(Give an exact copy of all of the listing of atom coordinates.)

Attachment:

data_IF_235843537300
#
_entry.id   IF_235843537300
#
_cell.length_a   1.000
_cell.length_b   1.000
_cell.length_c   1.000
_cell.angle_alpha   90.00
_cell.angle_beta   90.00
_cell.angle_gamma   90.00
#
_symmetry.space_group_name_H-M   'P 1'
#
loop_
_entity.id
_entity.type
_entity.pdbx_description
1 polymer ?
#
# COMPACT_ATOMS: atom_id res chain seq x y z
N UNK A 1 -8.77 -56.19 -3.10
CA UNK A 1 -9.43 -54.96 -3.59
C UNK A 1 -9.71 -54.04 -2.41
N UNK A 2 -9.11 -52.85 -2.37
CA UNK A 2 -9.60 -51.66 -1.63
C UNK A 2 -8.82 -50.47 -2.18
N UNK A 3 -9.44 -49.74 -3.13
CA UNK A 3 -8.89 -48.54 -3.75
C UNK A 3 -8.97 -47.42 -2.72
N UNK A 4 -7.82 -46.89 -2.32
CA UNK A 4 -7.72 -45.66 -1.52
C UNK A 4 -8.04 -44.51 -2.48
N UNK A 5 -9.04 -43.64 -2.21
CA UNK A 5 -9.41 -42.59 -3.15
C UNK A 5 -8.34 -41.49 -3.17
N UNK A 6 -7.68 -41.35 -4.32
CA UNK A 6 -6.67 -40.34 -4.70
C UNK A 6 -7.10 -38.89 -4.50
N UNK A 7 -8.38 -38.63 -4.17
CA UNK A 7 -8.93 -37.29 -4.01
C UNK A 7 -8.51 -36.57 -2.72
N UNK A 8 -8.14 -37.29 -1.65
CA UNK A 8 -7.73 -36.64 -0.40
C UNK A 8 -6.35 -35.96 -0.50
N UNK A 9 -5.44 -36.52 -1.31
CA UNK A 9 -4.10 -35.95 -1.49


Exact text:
data_IF_235843537300
#
_entry.id   IF_235843537300
#
_cell.length_a   1.000
_cell.length_b   1.000
_cell.length_c   1.000
_cell.angle_alpha   90.00
_cell.angle_beta   90.00
_cell.angle_gamma   90.00
#
_symmetry.space_group_name_H-M   'P 1'
#
loop_
_entity.id
_entity.type
_entity.pdbx_description
1 polymer ?
#
# COMPACT_ATOMS: atom_id res chain seq x y z
N UNK A 1 -8.77 -56.19 -3.10
CA UNK A 1 -9.43 -54.96 -3.59
C UNK A 1 -9.71 -54.04 -2.41
N UNK A 2 -9.11 -52.85 -2.37
CA UNK A 2 -9.60 -51.66 -1.63
C UNK A 2 -8.82 -50.47 -2.18
N UNK A 3 -9.44 -49.74 -3.13
CA UNK A 3 -8.89 -48.54 -3.75
C UNK A 3 -8.97 -47.42 -2.72
N UNK A 4 -7.82 -46.89 -2.32
CA UNK A 4 -7.72 -45.66 -1.52
C UNK A 4 -8.04 -44.51 -2.48
N UNK A 5 -9.04 -43.64 -2.21
CA UNK A 5 -9.41 -42.59 -3.15
C UNK A 5 -8.34 -41.49 -3.17
N UNK A 6 -7.68 -41.35 -4.32
CA UNK A 6 -6.67 -40.34 -4.70
C UNK A 6 -7.10 -38.89 -4.50
N UNK A 7 -8.38 -38.63 -4.17
CA UNK A 7 -8.93 -37.29 -4.01
C UNK A 7 -8.51 -36.57 -2.72
N UNK A 8 -8.14 -37.29 -1.65
CA UNK A 8 -7.73 -36.64 -0.40
C UNK A 8 -6.35 -35.96 -0.50
N UNK A 9 -5.44 -36.52 -1.31
CA UNK A 9 -4.10 -35.95 -1.49